Americans for Prosperity official: Occupational licensing in Oklahoma creates obstacles to opportunity
By Robert Aery

Entrepreneurship has been a staple of the American dream since the founding of our nation. Today, however, the entrepreneurial spirit that once fueled the world’s greatest economic power is in dire condition. New business creation rates across the country, for instance, are at record lows. In fact, according to Gallup, American business closures now outnumber business start-ups.

Many scholars have noted the correlation between America’s entrepreneurial decline and the rise of policies restricting economic freedom. One example of those policies detrimental to entrepreneurship, which often escapes wide public attention, is overbearing occupational licensing laws.

Many Americans equate a license for work with specialized professions, such as those found in the medical or legal fields; however, states have expanded licensing to occupations beyond high-risk or even technically complex fields. Government reports indicate that the number of U.S. jobs requiring state licenses has grown by 500 percent since the mid-20th century. More than one-quarter of workers must now have a license for employment.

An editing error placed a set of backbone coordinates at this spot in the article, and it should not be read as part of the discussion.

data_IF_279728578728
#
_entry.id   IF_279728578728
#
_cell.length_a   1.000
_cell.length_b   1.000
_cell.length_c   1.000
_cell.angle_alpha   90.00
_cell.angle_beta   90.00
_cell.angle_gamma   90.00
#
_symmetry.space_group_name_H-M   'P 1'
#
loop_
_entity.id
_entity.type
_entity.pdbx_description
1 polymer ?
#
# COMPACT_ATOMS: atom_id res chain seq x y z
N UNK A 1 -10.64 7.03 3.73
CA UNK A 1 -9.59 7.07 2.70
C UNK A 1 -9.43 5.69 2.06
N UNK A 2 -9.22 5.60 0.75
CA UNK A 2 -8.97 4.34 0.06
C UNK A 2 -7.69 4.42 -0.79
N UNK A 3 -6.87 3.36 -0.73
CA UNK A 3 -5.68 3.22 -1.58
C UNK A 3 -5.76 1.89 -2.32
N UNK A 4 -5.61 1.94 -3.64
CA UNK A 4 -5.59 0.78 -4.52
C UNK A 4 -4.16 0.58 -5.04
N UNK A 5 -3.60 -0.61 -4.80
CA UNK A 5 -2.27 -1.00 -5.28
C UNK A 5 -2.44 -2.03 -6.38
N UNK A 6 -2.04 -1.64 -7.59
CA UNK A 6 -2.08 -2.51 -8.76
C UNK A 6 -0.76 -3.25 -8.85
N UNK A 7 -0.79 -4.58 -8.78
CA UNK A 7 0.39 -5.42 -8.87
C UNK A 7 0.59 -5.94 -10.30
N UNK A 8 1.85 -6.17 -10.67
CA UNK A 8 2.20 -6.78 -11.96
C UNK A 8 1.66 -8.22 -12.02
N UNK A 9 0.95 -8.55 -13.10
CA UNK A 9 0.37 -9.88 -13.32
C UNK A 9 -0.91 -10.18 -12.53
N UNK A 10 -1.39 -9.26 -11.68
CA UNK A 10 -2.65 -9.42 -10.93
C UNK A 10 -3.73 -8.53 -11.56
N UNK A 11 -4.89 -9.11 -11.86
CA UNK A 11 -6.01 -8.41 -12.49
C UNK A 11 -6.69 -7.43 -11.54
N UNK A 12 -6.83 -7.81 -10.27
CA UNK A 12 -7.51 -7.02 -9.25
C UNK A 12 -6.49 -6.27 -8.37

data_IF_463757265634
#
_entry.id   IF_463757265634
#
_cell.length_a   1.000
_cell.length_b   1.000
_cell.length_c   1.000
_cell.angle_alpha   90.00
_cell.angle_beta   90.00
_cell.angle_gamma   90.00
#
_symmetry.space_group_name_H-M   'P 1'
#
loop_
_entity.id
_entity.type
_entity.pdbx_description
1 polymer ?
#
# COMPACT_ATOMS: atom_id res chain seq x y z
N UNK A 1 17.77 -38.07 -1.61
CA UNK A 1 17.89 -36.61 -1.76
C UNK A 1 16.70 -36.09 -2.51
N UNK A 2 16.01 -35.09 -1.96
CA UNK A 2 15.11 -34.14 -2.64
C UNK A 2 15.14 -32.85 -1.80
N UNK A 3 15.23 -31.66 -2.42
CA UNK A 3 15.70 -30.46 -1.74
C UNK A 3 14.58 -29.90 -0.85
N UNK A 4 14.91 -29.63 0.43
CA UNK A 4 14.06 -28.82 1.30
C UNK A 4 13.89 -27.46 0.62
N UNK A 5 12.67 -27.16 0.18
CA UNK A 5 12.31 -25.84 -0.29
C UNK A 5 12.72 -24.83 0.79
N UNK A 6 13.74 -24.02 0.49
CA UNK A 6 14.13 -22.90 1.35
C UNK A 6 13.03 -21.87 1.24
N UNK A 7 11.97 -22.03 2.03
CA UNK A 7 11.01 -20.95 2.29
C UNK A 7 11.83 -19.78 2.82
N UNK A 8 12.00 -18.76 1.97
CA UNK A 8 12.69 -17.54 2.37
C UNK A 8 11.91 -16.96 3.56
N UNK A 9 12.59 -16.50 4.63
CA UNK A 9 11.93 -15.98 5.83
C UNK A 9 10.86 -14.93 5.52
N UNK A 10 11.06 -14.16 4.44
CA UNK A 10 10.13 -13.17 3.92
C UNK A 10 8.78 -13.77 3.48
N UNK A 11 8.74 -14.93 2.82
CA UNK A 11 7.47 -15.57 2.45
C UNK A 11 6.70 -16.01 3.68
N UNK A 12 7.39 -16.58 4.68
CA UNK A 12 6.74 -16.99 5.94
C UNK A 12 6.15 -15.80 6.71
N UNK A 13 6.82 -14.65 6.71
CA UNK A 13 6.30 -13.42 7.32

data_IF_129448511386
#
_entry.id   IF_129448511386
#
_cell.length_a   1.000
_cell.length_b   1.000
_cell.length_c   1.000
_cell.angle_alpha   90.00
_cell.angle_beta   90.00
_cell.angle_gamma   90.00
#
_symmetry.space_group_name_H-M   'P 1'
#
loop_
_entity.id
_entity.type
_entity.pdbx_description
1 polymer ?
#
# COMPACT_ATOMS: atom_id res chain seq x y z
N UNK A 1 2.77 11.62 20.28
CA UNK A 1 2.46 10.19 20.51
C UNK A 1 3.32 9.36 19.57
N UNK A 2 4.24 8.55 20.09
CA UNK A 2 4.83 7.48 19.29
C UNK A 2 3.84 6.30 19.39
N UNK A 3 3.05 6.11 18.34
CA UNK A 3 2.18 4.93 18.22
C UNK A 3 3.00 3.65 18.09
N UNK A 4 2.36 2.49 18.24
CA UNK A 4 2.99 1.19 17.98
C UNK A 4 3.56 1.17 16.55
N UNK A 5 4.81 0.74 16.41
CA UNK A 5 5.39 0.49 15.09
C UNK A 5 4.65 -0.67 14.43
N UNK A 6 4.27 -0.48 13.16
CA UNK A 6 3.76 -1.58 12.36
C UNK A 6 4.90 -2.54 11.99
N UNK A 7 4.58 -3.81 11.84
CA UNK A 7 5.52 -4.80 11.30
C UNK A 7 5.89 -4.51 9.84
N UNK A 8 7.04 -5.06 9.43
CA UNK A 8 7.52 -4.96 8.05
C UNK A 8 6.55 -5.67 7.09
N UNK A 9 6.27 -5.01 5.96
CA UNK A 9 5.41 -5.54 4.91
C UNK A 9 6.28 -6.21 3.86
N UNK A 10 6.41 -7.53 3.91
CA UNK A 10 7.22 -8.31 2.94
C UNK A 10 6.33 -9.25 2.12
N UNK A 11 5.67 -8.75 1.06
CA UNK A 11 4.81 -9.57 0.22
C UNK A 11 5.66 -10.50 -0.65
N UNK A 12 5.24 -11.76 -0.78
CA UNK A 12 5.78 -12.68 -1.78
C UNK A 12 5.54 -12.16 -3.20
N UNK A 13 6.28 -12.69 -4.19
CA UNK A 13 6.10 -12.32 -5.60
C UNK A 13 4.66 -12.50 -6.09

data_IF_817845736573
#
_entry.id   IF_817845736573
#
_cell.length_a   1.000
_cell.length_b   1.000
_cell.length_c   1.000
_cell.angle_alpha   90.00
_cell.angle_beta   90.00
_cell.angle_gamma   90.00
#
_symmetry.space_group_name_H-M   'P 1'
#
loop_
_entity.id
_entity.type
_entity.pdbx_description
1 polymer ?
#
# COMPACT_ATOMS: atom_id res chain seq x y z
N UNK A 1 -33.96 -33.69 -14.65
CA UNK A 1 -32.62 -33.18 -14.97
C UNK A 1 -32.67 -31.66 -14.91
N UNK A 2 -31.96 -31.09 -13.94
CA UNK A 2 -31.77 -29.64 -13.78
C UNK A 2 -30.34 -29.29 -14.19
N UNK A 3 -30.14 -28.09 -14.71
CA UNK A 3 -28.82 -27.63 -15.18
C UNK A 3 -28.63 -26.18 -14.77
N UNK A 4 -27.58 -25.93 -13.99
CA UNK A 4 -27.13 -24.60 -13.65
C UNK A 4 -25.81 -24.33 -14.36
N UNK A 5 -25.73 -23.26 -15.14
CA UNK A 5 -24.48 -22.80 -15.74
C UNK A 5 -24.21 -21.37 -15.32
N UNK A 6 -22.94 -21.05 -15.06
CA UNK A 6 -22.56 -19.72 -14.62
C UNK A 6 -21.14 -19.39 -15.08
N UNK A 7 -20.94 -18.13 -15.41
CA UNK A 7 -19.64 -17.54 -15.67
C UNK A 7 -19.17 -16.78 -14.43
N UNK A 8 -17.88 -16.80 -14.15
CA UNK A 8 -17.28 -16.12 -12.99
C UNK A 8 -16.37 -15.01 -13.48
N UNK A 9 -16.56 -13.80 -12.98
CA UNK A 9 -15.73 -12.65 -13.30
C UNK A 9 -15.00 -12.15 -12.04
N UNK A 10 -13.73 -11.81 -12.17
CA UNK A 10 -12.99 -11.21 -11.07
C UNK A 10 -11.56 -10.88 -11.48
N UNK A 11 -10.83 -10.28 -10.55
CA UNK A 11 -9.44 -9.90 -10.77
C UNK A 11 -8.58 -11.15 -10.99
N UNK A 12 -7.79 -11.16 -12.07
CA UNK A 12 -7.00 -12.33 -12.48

Training and other licensing requirements are certainly necessary in some professions. If a field is not particularly high risk or specialized, however, licensing can act only as an unnecessary obstacle to those seeking employment or attempting to start their own business. In addition, these laws can disproportionately affect low-income workers and entrepreneurs, ultimately acting as the barrier between poverty and prosperity.

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